Without citing statistics or leveling any particular indictments, USDA officials at the Food and Nutrition Service published a proposed rule on March 29th, 2016 entitled Child Nutrition Program Integrity. The document was officially published by the National Archives and Records Administration and proposes that any SFA jeopardizing the integrity of a Child Nutrition Program be fined by the USDA. Although menial, penalties will be administered by the USDA at reimbursement rates of 1% to 10% of appropriated funds depending on the severity and frequency of violations. Conversely, in 2017 alone the monitoring of state agencies will cost an estimated $4.3 million and will cost taxpayers as much as $22.7 million after five years.

Electoral Implications

Historically, presidential candidates who have championed initiatives to feed poor people and advertise that they will bring the fight to the hunger problem have fared well in an election year. Franklin Roosevelt, Dwight Eisenhauer, John F. Kennedy, Ronald Reagan and Bill Clinton all championed programs similar to the HHFKA during their campaigns. Whether this was the deciding factor that got them into office is a moot point, it is interesting to consider how the current candidates might fare in the eyes of the public if this becomes a mainstream issue.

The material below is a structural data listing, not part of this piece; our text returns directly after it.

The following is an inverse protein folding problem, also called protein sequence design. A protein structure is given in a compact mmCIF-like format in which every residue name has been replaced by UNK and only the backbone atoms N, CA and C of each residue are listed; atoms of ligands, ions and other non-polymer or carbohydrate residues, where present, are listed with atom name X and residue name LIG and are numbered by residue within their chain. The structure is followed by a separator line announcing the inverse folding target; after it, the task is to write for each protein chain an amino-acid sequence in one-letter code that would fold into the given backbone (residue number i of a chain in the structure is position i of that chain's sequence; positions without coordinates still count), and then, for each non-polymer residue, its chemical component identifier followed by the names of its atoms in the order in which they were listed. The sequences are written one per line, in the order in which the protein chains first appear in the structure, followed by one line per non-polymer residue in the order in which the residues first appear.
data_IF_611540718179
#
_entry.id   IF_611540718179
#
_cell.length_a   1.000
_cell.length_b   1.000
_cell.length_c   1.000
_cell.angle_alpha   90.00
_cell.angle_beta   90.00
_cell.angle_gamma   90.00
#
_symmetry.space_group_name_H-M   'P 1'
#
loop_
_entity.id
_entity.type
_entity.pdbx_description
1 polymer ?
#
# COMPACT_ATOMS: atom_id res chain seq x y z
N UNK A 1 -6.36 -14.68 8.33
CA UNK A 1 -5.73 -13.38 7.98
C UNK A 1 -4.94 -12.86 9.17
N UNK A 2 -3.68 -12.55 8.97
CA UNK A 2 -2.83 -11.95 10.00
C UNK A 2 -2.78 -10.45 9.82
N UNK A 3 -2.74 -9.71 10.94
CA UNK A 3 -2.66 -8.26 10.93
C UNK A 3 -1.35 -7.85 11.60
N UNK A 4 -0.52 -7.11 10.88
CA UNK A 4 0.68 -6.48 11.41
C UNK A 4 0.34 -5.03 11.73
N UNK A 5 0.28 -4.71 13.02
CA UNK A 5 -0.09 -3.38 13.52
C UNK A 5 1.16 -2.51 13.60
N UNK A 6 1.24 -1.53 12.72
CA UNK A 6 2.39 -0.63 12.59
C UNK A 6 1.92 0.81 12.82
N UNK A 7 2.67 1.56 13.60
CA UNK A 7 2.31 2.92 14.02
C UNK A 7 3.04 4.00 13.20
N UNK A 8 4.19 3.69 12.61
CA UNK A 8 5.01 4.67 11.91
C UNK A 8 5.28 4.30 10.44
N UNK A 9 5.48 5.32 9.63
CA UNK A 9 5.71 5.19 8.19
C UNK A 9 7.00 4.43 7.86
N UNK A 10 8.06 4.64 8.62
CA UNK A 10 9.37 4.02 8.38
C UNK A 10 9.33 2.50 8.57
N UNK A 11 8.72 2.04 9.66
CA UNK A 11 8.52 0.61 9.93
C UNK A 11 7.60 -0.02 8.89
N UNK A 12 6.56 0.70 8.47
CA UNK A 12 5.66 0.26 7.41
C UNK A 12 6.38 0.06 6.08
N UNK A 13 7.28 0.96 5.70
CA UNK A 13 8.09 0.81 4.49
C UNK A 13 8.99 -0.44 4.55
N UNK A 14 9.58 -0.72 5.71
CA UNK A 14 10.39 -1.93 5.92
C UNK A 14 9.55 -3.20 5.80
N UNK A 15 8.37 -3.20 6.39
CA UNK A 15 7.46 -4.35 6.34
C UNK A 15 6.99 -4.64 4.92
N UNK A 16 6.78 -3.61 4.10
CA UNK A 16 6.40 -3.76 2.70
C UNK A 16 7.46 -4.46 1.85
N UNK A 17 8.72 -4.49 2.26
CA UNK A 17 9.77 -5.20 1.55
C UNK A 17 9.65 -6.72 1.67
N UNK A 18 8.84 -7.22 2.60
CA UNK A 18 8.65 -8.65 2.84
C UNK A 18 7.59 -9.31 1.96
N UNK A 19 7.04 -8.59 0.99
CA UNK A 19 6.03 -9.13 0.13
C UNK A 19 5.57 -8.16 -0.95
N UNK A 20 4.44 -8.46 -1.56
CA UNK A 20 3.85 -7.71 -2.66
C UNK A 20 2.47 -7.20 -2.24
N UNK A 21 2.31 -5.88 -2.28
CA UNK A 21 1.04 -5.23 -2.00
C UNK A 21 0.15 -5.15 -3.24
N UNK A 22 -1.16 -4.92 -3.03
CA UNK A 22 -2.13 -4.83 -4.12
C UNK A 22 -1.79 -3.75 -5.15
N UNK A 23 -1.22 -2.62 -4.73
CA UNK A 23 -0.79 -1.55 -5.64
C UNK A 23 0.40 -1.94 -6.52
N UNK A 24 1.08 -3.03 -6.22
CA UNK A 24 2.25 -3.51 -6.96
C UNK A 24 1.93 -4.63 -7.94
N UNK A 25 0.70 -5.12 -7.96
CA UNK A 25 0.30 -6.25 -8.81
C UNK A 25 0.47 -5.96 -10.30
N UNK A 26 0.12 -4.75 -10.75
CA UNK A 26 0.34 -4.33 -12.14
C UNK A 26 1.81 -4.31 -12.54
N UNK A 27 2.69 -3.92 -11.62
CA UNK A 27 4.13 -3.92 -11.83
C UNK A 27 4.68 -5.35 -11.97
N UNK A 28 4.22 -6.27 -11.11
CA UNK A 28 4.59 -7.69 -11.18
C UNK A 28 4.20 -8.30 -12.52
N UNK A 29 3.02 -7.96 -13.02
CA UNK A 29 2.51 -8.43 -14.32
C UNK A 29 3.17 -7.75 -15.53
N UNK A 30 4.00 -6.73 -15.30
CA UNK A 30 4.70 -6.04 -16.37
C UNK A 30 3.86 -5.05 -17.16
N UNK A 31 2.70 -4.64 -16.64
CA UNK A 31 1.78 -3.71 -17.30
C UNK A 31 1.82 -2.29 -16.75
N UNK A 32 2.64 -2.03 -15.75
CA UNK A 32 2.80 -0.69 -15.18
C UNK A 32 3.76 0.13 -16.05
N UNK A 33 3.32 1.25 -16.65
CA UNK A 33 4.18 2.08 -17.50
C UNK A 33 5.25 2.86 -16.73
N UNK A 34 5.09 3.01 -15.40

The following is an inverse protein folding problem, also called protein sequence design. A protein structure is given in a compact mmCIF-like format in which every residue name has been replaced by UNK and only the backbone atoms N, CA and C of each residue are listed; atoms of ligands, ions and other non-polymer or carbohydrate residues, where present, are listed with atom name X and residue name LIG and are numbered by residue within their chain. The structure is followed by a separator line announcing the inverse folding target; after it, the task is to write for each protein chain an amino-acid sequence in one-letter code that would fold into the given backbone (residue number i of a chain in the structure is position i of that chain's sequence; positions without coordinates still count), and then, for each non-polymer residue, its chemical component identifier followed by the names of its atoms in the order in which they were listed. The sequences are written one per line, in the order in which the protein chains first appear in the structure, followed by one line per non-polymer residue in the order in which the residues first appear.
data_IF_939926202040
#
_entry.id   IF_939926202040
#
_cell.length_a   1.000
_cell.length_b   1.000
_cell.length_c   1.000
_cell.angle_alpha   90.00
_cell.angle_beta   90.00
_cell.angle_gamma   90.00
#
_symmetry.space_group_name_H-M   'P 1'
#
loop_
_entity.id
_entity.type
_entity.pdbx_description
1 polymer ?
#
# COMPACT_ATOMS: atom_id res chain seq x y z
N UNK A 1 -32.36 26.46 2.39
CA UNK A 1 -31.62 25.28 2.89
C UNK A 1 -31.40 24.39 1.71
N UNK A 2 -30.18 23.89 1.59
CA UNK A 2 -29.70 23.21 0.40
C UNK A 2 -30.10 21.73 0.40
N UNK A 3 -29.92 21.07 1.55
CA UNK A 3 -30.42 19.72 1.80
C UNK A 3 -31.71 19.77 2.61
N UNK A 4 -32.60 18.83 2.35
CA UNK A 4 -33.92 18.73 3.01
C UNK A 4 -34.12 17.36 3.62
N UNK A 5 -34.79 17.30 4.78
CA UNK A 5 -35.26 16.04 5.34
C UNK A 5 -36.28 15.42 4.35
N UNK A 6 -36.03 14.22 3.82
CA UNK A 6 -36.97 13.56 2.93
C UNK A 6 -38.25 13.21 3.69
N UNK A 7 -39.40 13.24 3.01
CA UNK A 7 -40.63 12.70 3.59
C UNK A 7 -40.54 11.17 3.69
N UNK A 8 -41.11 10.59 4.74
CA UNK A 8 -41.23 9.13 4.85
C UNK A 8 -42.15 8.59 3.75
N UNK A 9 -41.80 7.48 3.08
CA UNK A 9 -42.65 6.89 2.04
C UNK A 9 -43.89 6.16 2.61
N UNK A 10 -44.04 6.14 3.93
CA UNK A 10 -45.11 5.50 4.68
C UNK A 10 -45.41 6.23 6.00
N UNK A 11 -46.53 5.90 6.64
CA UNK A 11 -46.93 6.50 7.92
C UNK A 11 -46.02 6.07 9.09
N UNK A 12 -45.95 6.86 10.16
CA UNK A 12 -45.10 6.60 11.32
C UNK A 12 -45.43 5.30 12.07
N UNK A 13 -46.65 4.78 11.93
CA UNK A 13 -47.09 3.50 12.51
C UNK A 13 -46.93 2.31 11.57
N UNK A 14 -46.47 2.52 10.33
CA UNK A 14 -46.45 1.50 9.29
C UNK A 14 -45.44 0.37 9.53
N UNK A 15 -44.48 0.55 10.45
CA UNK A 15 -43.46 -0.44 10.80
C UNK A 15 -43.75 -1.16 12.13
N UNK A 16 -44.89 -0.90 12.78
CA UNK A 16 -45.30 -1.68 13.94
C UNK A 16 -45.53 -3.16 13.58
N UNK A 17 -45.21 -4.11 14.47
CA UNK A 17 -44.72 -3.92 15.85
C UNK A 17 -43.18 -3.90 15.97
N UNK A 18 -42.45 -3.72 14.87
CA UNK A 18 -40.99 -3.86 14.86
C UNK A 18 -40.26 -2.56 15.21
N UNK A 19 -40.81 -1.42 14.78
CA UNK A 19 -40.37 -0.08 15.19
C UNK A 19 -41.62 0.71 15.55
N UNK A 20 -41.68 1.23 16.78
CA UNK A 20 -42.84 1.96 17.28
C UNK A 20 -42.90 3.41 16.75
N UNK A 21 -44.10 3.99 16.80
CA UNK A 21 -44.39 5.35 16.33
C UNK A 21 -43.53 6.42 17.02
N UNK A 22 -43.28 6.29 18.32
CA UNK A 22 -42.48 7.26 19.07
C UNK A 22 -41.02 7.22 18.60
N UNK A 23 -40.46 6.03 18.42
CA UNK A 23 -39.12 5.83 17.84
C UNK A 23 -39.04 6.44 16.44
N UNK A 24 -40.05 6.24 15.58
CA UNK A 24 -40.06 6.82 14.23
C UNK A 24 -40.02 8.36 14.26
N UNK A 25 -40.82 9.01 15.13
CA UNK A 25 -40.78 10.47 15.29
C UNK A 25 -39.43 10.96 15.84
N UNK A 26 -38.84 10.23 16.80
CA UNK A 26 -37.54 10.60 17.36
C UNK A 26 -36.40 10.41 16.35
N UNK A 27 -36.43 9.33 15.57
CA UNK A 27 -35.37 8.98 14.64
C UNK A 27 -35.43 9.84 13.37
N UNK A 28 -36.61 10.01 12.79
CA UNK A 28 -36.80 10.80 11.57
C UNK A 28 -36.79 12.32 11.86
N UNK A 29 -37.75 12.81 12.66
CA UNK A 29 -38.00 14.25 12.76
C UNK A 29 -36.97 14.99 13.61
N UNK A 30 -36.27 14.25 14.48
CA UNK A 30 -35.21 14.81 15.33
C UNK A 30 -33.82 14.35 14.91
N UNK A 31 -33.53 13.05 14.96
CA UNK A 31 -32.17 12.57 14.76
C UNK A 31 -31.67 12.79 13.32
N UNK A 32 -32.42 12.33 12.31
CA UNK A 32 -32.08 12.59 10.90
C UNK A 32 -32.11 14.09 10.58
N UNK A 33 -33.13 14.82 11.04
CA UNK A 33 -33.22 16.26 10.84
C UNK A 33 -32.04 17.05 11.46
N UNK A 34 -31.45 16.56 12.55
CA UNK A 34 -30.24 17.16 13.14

The current political culture of mudslinging and jockeying for the lead position has the nation transfixed on the home stretch towards the respective party nominations. Once the smoke clears and other concerns come into focus, Hillary Clinton and Bernie Sanders will bide well with this issue as they have both demonstrated great concern and initiative towards child hunger. The republican camp is a bit less unanimous. John Kasich takes a strong stance against hunger while Ted Cruz is rather vague on the issue. In typically outspoken form, Donald Trump blames the failure of programs like HHFKA on insider fraud.

The Future of Hunger

Although overshadowed by sensationalism, the issue of child hunger is grave. Many kids are not getting enough to eat in the so-called greatest nation on earth. It is a fact that malnourished children can not learn, grow, and thrive in the same way as those who get enough nutrition, which in turn indicates that failing to feed children today will lead to an inferior tomorrow for society as a whole. Once the national focus shifts to this issue, a clearer light can shine upon a realistic solution.